Tea for Two

Tea is a crop we could grow in Minnesota, but the end product would be so foul that no one with working taste buds would go near it. The mountainous soils of Nepal, though, produce some damn fine chai, as they call it. Swadesh Shrestha and his brother Saujanya serve it at their Uptown Minneapolis shop, Himalayan Chai. The black, green, and ayurvedic teas are robust and flavorful. They are typically steeped loose, in the cup, and they are actually quite toothsome. You find yourself enjoying the sensation of leaves in your mouth—like steamed greens. The practiced customer will discreetly give the gums a whirl of the tongue before grinning in pleasure.

But there’s more in that cup than just edible dregs. Drinking at Himalayan Chai is an inherently political act. Here’s why: The tea shop is owned by Nepal Natural Tea Industry, a company that was started twenty-five years ago by the Shresthas’ father, Saumendra. Already a tea grower and exporter, and very well-to-do by Nepalese standards (he owned both the first truck and the first printing press in their hometown of Phidim), Saumendra decided he wanted to do something for the people of his native country. He enlisted a handful of families to launch a tea garden cooperative. Each family contributed some land and set to work cultivating the crop that grows so well at the village’s seven-thousand-foot elevation. Today, there are nearly two hundred families in the cooperative. Phidim now has a school and a bridge. Life is good.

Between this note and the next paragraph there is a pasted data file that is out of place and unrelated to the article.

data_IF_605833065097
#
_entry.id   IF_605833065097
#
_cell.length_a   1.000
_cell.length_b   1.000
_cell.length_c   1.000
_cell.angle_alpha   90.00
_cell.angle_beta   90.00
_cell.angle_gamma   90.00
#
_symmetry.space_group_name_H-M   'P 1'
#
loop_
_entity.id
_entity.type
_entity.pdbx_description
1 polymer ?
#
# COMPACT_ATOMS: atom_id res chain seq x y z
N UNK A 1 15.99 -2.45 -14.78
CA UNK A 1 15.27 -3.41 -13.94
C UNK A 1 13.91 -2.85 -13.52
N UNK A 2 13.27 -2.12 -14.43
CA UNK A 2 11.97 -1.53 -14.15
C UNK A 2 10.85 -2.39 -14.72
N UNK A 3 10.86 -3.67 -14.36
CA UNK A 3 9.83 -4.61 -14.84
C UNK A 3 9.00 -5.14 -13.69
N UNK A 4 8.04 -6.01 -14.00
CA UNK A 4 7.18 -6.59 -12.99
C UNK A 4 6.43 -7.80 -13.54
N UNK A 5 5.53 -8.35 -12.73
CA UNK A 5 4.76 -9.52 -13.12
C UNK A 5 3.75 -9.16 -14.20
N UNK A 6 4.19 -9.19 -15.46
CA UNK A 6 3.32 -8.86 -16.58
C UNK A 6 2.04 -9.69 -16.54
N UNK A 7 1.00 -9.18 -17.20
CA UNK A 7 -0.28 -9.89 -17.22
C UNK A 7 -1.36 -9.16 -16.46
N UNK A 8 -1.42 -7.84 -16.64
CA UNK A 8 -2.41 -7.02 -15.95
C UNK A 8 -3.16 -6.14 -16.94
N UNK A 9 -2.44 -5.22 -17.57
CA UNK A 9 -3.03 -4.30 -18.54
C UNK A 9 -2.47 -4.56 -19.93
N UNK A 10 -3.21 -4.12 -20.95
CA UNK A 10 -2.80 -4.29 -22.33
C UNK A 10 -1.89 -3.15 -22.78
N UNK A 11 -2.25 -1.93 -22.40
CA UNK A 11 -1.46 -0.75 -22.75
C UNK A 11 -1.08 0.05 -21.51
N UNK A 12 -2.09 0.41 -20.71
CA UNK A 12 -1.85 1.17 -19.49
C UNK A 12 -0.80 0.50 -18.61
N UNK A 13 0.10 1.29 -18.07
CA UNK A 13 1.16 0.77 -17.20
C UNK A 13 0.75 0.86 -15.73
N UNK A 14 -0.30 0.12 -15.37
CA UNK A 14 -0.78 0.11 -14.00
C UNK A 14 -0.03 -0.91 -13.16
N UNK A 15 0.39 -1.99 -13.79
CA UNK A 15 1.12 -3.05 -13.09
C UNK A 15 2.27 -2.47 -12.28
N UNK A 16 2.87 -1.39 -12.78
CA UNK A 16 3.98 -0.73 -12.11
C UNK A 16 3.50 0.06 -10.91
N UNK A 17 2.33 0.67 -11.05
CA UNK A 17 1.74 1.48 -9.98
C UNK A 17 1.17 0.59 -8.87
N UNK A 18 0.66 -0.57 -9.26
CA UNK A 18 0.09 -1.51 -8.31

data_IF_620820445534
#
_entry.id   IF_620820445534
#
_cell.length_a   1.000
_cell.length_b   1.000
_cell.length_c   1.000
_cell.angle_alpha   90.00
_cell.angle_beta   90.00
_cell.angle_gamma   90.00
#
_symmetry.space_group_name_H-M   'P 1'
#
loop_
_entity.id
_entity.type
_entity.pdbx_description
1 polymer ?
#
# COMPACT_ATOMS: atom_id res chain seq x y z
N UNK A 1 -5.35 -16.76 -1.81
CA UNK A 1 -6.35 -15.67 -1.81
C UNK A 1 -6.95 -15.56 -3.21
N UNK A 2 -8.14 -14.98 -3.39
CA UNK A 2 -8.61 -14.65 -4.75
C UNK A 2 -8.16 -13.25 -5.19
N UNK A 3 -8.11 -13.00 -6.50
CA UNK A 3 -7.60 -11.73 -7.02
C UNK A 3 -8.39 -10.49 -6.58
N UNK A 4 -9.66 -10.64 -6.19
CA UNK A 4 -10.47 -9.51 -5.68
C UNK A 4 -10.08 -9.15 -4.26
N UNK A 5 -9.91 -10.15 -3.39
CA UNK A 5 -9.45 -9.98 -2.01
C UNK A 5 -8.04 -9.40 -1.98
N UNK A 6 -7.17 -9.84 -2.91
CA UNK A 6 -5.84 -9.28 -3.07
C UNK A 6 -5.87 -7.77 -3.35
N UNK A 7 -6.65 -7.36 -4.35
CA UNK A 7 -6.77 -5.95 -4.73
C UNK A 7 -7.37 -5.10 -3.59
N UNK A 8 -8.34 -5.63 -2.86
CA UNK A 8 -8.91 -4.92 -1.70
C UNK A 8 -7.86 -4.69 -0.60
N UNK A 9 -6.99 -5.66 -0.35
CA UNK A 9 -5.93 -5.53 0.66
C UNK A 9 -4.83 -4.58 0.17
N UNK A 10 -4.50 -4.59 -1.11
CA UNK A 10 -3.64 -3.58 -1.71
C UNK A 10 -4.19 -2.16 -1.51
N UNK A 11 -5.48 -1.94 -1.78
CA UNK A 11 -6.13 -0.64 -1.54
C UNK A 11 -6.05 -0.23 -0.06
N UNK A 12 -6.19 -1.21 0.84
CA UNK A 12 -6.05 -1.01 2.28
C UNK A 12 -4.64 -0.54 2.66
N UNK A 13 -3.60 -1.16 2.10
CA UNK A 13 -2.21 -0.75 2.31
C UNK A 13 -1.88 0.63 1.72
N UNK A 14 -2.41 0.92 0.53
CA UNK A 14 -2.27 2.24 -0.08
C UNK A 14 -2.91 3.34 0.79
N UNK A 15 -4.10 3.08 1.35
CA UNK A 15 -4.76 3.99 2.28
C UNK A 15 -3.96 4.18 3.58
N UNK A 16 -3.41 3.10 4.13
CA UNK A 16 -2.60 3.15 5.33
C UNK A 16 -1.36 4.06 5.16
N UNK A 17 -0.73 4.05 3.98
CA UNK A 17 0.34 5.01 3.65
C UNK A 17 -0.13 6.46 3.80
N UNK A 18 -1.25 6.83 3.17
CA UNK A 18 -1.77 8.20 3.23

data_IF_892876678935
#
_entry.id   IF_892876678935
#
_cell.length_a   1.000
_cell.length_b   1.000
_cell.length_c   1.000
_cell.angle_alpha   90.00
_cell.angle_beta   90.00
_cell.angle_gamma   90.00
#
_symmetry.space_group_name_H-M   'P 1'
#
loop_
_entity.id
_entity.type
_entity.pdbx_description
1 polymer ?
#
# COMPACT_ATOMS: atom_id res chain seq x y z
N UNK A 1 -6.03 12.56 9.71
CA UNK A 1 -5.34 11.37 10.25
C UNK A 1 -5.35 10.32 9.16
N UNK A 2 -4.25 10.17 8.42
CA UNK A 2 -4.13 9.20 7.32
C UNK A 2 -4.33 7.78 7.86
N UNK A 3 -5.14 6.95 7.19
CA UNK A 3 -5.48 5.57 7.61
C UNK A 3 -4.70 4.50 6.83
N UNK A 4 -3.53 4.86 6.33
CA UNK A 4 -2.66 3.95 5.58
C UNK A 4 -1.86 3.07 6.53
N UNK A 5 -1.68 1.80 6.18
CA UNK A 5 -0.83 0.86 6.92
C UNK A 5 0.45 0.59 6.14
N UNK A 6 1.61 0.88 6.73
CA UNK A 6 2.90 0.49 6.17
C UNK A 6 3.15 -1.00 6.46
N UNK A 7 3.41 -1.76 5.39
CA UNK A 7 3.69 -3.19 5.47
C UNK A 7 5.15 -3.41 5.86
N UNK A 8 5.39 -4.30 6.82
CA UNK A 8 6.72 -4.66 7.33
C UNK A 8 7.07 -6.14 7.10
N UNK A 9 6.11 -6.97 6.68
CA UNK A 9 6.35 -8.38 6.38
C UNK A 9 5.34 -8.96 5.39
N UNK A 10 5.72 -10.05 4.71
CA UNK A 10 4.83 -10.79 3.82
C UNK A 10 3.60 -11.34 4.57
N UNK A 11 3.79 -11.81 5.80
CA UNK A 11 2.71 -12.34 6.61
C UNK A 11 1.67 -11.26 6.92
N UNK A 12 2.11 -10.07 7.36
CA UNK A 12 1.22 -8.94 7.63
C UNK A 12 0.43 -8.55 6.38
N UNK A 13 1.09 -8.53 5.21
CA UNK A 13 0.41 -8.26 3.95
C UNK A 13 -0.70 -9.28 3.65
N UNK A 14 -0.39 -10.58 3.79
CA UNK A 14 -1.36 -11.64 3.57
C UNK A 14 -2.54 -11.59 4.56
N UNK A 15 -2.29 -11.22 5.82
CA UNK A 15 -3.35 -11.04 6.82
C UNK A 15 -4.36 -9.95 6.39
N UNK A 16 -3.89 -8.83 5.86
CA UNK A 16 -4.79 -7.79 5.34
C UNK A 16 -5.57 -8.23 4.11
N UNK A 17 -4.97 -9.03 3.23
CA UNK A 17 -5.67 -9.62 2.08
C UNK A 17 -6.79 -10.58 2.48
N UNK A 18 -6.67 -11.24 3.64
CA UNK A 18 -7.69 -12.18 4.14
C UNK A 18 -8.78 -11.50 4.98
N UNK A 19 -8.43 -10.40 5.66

The Shresthas tell me that everything that can be done by the cooperative is kept within the country. Instead of importing tea boxes from China or India, the Shresthas employ a Nepalese family to handcraft their unadorned but elegant boxes from recycled sawdust. The teas are grown organically. Cooperative members handpick the tea three times a year, and hand-deliver it to the processor in the valley. Large quantities of tea are exported to Germany, and smaller shipments go to Australia, Japan, and the United States. In Minneapolis, the Shrestha brothers are enthusiastically hoping to turn people on to chai. Swadesh went so far as to give away all tea drinks, no charge, during the first two weeks the shop was open.

Inside the tiny, marigold-colored shop at 713 W. Franklin Ave., there is the familiar hum and twang of Eastern music. The slight, 32-year-old Swadesh is eager to please and such a detail-oriented capitalist that it’s tempting to think this kindhearted cooperative is all a front. Maybe the brothers plan to take the money and run. Nope. Almost every business transaction conducted in the shop benefits the people of the tea cooperative. The profits from the brightly colored wool sweaters for sale go to a group of women living in stone huts on a Himalayan mountainside. Profits from tea sales go directly to the producers. Even the tips the Shresthas gather are sent home. The $100 collected each month is enough to send two more Nepalese children to school. This collision of good works with Western consumerism has been such a success that the Shrestha brothers are now opening a second shop, at 25th and Hennepin. —Katie Quirk